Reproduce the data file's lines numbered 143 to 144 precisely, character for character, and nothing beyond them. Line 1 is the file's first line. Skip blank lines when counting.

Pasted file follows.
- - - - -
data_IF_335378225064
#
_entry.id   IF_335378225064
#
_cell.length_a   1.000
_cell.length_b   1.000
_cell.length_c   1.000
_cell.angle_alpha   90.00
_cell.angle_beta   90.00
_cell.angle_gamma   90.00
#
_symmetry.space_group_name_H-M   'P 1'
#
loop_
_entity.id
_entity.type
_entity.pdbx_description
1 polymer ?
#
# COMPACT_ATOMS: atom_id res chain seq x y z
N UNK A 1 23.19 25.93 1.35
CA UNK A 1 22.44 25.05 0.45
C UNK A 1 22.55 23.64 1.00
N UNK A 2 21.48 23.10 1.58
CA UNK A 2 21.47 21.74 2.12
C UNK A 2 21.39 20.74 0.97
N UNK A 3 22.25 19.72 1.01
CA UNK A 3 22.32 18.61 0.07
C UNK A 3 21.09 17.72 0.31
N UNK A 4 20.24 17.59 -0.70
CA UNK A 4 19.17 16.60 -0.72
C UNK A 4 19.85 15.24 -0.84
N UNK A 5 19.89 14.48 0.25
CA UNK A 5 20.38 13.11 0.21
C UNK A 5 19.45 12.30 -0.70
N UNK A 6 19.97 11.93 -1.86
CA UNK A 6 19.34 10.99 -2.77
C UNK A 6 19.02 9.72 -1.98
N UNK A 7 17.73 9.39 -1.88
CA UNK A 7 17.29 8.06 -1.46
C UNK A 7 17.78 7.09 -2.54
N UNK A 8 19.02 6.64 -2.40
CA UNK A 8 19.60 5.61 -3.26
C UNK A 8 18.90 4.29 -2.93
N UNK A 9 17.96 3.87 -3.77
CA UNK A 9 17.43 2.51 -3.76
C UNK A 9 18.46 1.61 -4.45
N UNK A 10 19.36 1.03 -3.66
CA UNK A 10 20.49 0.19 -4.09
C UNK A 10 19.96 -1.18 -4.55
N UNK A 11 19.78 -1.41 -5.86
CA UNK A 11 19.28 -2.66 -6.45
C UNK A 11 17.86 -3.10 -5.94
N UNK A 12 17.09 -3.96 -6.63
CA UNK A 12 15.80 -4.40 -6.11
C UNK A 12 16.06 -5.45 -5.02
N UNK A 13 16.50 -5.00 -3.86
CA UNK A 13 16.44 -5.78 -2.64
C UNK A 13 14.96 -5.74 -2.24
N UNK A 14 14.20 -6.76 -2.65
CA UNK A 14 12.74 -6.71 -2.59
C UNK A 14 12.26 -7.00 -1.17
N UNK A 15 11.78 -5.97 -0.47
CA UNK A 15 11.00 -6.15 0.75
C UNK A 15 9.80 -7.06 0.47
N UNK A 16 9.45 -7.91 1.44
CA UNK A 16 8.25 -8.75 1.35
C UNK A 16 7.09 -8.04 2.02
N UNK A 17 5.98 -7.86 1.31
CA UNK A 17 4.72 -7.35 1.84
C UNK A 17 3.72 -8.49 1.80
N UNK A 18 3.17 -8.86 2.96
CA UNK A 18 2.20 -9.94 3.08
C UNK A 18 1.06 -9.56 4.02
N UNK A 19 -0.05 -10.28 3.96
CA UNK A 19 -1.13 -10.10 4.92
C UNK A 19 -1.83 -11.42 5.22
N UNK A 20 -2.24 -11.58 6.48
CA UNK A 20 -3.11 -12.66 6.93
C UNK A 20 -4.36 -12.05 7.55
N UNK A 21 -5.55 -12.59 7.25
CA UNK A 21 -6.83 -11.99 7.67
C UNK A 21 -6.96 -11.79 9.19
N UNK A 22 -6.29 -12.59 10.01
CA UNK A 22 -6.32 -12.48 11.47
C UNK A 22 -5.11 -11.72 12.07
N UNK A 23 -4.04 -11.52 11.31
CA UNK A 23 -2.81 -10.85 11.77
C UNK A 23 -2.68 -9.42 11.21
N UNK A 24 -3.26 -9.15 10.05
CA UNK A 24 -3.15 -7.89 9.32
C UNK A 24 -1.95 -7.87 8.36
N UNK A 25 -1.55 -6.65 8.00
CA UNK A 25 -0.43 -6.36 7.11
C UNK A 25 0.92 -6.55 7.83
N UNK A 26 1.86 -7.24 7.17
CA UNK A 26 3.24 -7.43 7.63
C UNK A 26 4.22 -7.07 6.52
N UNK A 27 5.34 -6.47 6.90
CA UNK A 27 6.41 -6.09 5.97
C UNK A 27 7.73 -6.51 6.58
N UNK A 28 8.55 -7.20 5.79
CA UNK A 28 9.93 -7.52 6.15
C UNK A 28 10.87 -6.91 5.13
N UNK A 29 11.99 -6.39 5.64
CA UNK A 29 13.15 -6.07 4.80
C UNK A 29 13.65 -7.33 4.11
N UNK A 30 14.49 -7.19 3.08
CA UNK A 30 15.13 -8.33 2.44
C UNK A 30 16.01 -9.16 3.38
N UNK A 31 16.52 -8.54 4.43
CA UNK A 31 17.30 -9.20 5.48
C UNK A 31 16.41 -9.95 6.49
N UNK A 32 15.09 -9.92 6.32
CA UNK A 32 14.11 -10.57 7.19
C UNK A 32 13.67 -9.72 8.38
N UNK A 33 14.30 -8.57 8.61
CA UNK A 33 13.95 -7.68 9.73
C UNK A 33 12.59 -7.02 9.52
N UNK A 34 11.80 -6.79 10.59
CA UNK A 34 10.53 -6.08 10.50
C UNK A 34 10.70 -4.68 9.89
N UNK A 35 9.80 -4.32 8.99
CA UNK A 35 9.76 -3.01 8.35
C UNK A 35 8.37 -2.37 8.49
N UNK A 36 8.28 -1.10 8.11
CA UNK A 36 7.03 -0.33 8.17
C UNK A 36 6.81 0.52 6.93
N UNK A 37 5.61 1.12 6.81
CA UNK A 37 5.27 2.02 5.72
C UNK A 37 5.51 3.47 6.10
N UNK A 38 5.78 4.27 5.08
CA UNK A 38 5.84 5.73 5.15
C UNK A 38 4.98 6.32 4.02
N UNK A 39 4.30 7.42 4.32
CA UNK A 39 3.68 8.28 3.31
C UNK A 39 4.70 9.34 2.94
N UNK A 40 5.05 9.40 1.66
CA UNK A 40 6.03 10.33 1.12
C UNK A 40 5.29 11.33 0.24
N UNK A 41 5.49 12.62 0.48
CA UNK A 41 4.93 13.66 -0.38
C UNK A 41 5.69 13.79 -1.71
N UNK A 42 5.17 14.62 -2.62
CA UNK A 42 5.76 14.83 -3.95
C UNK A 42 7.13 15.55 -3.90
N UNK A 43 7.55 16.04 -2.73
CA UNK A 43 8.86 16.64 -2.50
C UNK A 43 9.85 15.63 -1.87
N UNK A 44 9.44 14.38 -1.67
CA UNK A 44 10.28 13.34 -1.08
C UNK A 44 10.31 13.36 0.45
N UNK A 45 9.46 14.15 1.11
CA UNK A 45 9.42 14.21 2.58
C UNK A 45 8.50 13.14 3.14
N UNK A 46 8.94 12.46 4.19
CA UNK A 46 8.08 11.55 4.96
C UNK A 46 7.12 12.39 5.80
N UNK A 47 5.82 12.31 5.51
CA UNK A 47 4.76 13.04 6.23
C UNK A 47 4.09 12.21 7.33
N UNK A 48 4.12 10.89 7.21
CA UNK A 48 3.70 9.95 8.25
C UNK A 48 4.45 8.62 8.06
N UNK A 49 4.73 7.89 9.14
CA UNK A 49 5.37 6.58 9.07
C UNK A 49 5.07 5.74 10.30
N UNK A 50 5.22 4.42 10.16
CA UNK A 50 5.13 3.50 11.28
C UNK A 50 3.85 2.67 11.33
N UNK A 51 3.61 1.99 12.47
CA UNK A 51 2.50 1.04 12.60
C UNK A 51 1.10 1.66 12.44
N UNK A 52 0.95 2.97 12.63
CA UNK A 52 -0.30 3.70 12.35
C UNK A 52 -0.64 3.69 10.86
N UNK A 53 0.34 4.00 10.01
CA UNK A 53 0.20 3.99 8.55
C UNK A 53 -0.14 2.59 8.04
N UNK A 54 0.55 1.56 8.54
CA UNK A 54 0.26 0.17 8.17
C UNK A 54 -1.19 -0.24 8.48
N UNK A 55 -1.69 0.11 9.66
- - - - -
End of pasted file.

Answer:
C UNK A 41 5.69 13.79 -1.71
N UNK A 42 5.17 14.62 -2.62